Fish migration information

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Fish migration information

Many types of fish migrate regularly on time scales from a day to or longer, and at distances ranging from a few meters to thousands of kilometers, and fish usually migrate to obtain food or to reproduce, but in other cases the reasons are not clear and this appeared after pollution environment and overfishing.

fish migration

The processes of migration and movement of fish from one part of a watery place to another are ensured on a regular basis, but the types of migration are irregular as the adult fish live in salt water and migrate to fresh water to breed or lay eggs. Forage fish make large migrations between spawning areas, feeding areas and fish incubation areas. Fish movements are linked to ocean currents and food availability in different areas and at different times of the year.

Migration movements may be partly related to the fact that fish cannot determine their offspring and move in this way to prevent fishing, and the United Nations Convention on the Law of the Sea has described some species of fish as the most migratory because of this reason, and these are the large pelagic fish that enter and leave the economic zones of countries different.

Salmon, striped bass and eel are among the most migratory fish. Bull shark migrates from fresh water to salt water as needed, and many marine fish perform vertical migration where fish rise to the surface to get their food and then return to the lower layers of the ocean. Day after day, some fish, such as tuna, travel from the north and south at different times of the year, following temperature gradients.

Fish migration patterns are of great importance in fishing operations, and movements of freshwater fish may also occur; The fish often swim toward the slope to unload the eggs, and these traditional movements are increasingly disrupted by the construction of dams.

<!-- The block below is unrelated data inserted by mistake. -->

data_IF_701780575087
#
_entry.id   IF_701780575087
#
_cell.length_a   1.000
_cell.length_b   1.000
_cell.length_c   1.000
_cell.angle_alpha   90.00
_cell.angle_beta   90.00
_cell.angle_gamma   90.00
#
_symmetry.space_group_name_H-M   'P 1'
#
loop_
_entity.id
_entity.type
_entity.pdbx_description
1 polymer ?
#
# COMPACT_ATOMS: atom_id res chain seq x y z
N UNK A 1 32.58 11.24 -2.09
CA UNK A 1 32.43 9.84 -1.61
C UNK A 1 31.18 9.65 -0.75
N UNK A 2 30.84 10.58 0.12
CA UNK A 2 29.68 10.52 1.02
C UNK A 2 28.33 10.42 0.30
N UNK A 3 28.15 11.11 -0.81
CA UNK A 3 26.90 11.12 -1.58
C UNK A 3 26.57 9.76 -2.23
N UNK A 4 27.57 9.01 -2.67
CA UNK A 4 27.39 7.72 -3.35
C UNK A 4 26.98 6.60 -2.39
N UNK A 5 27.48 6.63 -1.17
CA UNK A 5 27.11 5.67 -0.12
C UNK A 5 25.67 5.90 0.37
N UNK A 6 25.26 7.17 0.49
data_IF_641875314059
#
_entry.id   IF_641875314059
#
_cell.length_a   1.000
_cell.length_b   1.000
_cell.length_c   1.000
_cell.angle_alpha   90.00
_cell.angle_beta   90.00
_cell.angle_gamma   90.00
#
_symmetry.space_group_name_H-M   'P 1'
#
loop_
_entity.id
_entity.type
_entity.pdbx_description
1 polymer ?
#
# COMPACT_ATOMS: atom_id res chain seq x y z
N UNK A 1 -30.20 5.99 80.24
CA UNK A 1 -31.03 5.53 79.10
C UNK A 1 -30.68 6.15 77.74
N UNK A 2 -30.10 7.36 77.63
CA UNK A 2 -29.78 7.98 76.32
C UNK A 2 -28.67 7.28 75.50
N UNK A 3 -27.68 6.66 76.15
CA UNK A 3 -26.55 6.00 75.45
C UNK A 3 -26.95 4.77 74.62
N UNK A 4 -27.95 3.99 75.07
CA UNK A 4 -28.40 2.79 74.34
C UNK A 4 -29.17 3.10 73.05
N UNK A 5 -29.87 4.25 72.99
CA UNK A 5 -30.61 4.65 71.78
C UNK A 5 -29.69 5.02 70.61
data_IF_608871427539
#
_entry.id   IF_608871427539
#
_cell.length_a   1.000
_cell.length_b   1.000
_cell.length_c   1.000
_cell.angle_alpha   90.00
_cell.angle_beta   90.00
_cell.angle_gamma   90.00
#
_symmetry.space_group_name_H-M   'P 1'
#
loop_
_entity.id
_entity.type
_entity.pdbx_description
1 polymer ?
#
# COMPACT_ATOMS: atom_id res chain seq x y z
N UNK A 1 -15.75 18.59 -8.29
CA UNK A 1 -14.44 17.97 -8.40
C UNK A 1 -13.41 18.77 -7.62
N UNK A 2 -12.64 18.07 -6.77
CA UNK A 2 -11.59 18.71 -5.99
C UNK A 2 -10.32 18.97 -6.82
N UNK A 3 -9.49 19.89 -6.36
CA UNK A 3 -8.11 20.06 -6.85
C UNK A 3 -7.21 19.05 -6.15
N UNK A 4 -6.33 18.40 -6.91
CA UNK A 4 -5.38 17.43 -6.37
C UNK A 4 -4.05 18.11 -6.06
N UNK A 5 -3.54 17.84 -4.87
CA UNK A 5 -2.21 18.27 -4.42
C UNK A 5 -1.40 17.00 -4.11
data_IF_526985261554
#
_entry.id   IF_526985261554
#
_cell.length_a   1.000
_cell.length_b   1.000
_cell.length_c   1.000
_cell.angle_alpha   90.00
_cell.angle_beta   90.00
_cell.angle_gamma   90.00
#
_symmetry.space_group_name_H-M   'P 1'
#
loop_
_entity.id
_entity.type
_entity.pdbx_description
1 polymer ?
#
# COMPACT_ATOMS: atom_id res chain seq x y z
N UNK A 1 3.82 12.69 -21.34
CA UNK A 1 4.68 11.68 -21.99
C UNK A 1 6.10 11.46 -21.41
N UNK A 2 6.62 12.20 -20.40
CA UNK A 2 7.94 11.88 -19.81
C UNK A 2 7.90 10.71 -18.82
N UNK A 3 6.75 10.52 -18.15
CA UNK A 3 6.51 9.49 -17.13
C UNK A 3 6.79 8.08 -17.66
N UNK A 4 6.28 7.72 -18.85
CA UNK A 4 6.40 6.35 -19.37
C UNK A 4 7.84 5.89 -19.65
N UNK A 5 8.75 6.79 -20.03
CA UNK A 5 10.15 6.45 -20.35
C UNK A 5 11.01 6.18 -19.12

Classification of fish migration

Zoologists have developed empirical classifications of fish migration and two special periods have long been in widespread use:

Slow fish, such as salmon, bass, and lamprey, migrate from the sea to fresh water to spawn eggs.

Sleeping fish migrate from fresh water down to salt water to unload eggs such as eels.

All fish migrate from salt water to fresh water.

Although these movements originated in fish, they apply to any aquatic organism.

forage fish

Forage fish often make large migrations between breeding grounds or spawning, feeding and incubating areas. For example, some herrings have spawning grounds in southern Norway, feeding grounds in Iceland, and nursery grounds in northern Norway. Triple trips like this may be important because forage fish.

The capelin fish is a forage fish of the smelt family found in the Atlantic and the Arctic Oceans. In the summer, they want to migrate and move to the shore in large swarms to eat crustaceans. It moves in the spring to unload the eggs and migrations are affected by ocean currents, and the fish returns to its homeland in the period from September to November, To begin another migration in December or January.

migratory fish up to

These species are considered highly migratory, such as types of tuna, albacore or albacore tuna, bluefin tuna, bigeye tuna, skipjack tuna, dolphins, swordfish, sharks and ocean fish, and these species with high levels of nutrition are based on long-distance travel over geographical distributions These species are found within the 200-mile economic zones of the high seas. They are pelagic species that live mostly in the open ocean and do not live near the sea floor, although they may spend part of their life cycle in inshore waters.

Examples of migratory fish

Some of the most well-known fish species are Pacific salmon, such as chinook (king), coho (silver), chum (dog), pink and red salmon, and sockeye. These fish hatch in small fresh water streams, then migrate to salt water to live from two to six years. At maturity, salmon return for the same journey until the eggs are empty, and the fish are able to leave hundreds of kilometers.

Since the dawn of history, man has exploited freshwater fish migrations for fishing, but overfishing in the seasons of fish migration to unload eggs led to the extinction of large species and breeds of fish, and today there are many laws that protect marine life and prevent fishing at the time of migration..

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